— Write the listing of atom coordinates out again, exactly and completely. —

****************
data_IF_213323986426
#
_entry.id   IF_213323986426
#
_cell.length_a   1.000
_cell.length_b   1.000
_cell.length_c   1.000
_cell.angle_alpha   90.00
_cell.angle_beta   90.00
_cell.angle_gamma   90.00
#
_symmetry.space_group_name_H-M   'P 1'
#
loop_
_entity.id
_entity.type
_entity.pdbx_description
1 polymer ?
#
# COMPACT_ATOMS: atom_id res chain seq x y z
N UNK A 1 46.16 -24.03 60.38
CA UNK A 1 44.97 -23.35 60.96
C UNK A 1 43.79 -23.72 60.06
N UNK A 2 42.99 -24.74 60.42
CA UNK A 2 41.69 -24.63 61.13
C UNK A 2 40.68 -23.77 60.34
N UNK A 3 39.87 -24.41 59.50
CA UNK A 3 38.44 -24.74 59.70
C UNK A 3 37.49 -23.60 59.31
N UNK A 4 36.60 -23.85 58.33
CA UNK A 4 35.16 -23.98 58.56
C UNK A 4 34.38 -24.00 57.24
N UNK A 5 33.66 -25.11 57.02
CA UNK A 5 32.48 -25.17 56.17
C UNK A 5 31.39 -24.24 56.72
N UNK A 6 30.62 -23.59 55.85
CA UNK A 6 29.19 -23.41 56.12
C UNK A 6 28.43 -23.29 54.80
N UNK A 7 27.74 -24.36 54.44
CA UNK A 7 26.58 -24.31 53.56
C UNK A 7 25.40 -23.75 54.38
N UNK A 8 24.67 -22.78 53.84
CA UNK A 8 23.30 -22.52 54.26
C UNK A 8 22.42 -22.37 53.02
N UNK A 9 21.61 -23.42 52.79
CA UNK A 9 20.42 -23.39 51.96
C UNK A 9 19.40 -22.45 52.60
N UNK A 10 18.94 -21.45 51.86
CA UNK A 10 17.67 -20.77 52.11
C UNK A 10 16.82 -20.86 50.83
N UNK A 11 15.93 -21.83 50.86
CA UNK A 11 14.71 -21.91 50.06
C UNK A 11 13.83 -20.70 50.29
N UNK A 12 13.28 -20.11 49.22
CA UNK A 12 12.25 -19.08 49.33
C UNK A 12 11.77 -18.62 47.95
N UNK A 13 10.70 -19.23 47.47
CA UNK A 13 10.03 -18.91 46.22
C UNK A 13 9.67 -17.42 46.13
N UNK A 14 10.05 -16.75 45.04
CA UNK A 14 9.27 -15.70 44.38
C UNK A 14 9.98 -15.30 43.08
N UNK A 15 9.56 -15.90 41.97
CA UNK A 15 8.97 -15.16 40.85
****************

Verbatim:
data_IF_213323986426
#
_entry.id   IF_213323986426
#
_cell.length_a   1.000
_cell.length_b   1.000
_cell.length_c   1.000
_cell.angle_alpha   90.00
_cell.angle_beta   90.00
_cell.angle_gamma   90.00
#
_symmetry.space_group_name_H-M   'P 1'
#
loop_
_entity.id
_entity.type
_entity.pdbx_description
1 polymer ?
#
# COMPACT_ATOMS: atom_id res chain seq x y z
N UNK A 1 46.16 -24.03 60.38
CA UNK A 1 44.97 -23.35 60.96
C UNK A 1 43.79 -23.72 60.06
N UNK A 2 42.99 -24.74 60.42
CA UNK A 2 41.69 -24.63 61.13
C UNK A 2 40.68 -23.77 60.34
N UNK A 3 39.87 -24.41 59.50
CA UNK A 3 38.44 -24.74 59.70
C UNK A 3 37.49 -23.60 59.31
N UNK A 4 36.60 -23.85 58.33
CA UNK A 4 35.16 -23.98 58.56
C UNK A 4 34.38 -24.00 57.24
N UNK A 5 33.66 -25.11 57.02
CA UNK A 5 32.48 -25.17 56.17
C UNK A 5 31.39 -24.24 56.72
N UNK A 6 30.62 -23.59 55.85
CA UNK A 6 29.19 -23.41 56.12
C UNK A 6 28.43 -23.29 54.80
N UNK A 7 27.74 -24.36 54.44
CA UNK A 7 26.58 -24.31 53.56
C UNK A 7 25.40 -23.75 54.38
N UNK A 8 24.67 -22.78 53.84
CA UNK A 8 23.30 -22.52 54.26
C UNK A 8 22.42 -22.37 53.02
N UNK A 9 21.61 -23.42 52.79
CA UNK A 9 20.42 -23.39 51.96
C UNK A 9 19.40 -22.45 52.60
N UNK A 10 18.94 -21.45 51.86
CA UNK A 10 17.67 -20.77 52.11
C UNK A 10 16.82 -20.86 50.83
N UNK A 11 15.93 -21.83 50.86
CA UNK A 11 14.71 -21.91 50.06
C UNK A 11 13.83 -20.70 50.29
N UNK A 12 13.28 -20.11 49.22
CA UNK A 12 12.25 -19.08 49.33
C UNK A 12 11.77 -18.62 47.95
N UNK A 13 10.70 -19.23 47.47
CA UNK A 13 10.03 -18.91 46.22
C UNK A 13 9.67 -17.42 46.13
N UNK A 14 10.05 -16.75 45.04
CA UNK A 14 9.27 -15.70 44.38
C UNK A 14 9.98 -15.30 43.08
N UNK A 15 9.56 -15.90 41.97
CA UNK A 15 8.97 -15.16 40.85